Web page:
David Bourget (Western Ontario)
David Chalmers (ANU, NYU)
Rafael De Clercq
Ezio Di Nucci
Jack Alan Reynolds
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Brain and Behavioral Sciences 18 (2):227-–247 (1995)
Consciousness is a mongrel concept: there are a number of very different "consciousnesses." Phenomenal consciousness is experience; the phenomenally conscious aspect of a state is what it is like to be in that state. The mark of access-consciousness, by contrast, is availability for use in reasoning and rationally guiding speech and action. These concepts are often partly or totally conflated, with bad results. This target article uses as an example a form of reasoning about a function of "consciousness" based on the phenomenon of blindsight. Some information about stimuli in the blind field is represented in the brains of blindsight patients, as shown by their correct "guesses," but they cannot harness this information in the service of action, and this is said to show that a function of phenomenal consciousness is somehow to enable information represented in the brain to guide action. But stimuli in the blind field are BOTH access-unconscious and phenomenally unconscious. The fallacy is: an obvious function of the machinery of access-consciousness is illicitly transferred to phenomenal consciousness.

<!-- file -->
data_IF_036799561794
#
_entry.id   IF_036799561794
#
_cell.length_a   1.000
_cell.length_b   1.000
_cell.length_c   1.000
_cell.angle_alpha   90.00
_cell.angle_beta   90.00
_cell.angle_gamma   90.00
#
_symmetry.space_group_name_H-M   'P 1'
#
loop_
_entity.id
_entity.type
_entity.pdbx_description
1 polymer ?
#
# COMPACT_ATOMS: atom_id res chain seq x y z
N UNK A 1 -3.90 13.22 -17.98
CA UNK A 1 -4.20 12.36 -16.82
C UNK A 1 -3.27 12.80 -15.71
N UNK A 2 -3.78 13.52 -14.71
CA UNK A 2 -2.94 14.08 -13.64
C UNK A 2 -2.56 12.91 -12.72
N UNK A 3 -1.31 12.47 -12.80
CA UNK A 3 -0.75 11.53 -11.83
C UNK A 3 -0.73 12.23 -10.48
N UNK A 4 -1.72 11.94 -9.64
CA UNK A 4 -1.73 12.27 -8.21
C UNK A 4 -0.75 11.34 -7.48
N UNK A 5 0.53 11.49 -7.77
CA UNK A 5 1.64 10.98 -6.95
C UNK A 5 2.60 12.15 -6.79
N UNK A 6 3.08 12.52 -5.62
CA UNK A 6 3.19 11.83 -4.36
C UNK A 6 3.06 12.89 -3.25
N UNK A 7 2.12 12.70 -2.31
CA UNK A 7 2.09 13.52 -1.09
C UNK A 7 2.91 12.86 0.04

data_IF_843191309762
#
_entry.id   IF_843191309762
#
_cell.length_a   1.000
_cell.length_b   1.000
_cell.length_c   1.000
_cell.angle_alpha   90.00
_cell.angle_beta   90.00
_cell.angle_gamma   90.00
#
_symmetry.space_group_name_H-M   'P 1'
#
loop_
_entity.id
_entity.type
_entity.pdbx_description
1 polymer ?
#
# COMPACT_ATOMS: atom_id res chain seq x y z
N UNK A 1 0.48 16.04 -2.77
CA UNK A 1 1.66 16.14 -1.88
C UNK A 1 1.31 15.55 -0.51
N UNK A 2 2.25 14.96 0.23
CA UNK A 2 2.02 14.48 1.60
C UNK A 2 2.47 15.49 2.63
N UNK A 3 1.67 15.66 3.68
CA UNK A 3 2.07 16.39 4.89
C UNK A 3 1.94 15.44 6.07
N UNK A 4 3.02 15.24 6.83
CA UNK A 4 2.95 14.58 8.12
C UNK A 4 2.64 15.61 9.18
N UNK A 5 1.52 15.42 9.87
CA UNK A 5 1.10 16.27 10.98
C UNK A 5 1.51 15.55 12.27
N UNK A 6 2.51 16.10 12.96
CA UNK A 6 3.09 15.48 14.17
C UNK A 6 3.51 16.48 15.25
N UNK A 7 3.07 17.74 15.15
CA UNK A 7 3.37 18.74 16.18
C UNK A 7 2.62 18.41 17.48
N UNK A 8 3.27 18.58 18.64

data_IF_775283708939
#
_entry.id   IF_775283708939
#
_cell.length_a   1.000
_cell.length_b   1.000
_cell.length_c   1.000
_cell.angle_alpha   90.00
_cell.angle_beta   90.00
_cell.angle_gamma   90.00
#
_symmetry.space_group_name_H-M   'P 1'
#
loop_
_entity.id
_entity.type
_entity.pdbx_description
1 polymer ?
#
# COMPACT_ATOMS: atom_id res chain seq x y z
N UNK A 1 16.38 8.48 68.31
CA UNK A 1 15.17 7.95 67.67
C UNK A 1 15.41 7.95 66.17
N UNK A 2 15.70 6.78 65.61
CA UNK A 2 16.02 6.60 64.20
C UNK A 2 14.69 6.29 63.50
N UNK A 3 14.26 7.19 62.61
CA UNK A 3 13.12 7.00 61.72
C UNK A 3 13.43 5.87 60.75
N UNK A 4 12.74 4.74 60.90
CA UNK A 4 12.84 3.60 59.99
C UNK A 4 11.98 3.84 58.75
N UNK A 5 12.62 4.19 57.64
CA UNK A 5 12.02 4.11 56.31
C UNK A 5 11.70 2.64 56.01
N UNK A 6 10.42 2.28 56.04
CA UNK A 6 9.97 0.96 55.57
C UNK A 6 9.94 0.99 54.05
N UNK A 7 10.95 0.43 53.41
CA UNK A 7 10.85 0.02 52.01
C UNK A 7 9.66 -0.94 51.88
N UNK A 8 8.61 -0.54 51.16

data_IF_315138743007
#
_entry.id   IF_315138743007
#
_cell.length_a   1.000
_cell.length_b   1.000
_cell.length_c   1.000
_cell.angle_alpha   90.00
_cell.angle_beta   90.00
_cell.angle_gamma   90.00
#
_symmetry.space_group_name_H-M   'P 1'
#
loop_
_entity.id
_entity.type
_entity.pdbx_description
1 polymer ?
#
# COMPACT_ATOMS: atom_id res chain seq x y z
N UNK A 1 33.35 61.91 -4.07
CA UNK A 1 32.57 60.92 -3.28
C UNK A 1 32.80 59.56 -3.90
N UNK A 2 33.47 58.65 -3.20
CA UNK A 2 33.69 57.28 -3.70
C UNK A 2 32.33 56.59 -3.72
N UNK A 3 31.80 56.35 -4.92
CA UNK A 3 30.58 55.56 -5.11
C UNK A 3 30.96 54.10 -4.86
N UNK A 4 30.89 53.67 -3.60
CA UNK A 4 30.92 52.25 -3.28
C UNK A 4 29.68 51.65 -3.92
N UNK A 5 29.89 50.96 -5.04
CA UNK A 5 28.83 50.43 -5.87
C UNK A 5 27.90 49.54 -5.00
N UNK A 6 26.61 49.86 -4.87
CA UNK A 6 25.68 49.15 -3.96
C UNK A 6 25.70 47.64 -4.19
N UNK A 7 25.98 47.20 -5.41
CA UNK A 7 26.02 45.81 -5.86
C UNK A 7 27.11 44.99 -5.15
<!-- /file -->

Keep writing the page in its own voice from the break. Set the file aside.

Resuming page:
|Keywords||access attention awareness blindsight consciousness function retrieval|
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References found in this work BETA
John Searle (1983). Intentionality. Oxford University Press.
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Citations of this work BETA
David Bourget (2015). The Role of Consciousness in Grasping and Understanding. Philosophy and Phenomenological Research 91 (1).
Ned Block (2011). Perceptual Consciousness Overflows Cognitive Access. Trends in Cognitive Sciences 15 (12):567-575.
Michael A. Cohen & Daniel C. Dennett (2011). Consciousness Cannot Be Separated From Function. Trends in Cognitive Sciences 15 (8):358--364.
Peter J. Graham (2012). Epistemic Entitlement. Noûs 46 (3):449-482.
Joshua Knobe & Jesse J. Prinz (2008). Intuitions About Consciousness: Experimental Studies. Phenomenology and the Cognitive Sciences 7 (1):67-83.
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